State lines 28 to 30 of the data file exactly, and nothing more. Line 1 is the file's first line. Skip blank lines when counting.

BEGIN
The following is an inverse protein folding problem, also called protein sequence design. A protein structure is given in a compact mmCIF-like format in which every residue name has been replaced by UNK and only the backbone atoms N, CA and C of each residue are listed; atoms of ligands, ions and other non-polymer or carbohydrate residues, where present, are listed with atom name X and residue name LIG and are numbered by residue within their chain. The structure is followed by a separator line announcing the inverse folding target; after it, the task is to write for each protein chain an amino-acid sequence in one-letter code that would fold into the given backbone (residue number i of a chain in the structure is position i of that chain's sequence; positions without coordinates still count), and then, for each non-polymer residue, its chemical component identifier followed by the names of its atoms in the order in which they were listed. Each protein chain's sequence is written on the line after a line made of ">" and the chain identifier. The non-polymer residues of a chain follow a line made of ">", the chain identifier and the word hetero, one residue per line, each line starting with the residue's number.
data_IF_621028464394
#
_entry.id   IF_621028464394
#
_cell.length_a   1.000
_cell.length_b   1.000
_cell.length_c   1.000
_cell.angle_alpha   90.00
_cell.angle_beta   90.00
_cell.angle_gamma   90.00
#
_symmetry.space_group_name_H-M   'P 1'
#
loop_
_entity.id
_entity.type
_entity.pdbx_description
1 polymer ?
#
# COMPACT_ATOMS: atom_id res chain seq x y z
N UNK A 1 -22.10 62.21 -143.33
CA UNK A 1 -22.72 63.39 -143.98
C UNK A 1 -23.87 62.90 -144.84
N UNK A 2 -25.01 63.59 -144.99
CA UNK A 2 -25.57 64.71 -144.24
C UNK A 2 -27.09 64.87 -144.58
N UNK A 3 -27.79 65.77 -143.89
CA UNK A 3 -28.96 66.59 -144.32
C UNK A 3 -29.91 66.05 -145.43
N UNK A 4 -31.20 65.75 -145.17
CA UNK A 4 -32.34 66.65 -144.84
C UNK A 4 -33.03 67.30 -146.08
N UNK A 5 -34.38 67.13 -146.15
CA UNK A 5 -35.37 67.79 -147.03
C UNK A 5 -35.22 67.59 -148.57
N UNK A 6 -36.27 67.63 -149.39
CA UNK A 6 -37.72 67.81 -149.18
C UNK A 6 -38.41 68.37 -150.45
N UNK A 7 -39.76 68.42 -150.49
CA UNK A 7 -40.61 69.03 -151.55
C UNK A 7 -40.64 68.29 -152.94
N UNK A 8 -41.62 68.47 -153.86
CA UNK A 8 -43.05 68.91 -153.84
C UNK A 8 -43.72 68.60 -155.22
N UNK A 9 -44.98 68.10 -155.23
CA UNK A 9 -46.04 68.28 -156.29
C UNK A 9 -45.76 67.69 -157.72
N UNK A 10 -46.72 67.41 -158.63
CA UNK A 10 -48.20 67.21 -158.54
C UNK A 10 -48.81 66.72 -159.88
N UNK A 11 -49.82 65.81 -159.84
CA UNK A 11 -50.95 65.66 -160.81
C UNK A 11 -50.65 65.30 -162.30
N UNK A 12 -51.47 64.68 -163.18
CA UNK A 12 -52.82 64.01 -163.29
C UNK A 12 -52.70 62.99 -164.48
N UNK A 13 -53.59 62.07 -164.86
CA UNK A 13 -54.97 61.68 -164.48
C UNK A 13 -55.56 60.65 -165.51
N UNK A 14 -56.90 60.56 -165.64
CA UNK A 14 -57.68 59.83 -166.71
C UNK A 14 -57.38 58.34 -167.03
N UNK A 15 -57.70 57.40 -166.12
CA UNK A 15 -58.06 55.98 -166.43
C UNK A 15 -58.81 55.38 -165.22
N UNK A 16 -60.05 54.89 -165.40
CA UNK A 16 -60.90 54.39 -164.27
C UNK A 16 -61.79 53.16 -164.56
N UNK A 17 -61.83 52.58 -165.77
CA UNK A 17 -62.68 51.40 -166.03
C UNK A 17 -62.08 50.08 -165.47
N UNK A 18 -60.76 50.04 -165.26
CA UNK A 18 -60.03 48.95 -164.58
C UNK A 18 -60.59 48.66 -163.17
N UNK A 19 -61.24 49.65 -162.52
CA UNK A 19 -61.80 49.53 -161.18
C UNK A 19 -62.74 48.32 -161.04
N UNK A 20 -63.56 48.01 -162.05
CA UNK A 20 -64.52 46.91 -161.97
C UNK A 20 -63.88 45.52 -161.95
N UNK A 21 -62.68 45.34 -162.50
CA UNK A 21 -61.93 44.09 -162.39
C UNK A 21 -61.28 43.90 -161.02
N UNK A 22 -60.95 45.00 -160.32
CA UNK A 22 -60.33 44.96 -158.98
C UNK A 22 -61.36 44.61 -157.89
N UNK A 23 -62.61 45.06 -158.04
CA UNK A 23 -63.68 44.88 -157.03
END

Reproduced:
N UNK A 3 -27.79 65.77 -143.89
CA UNK A 3 -28.96 66.59 -144.32
C UNK A 3 -29.91 66.05 -145.43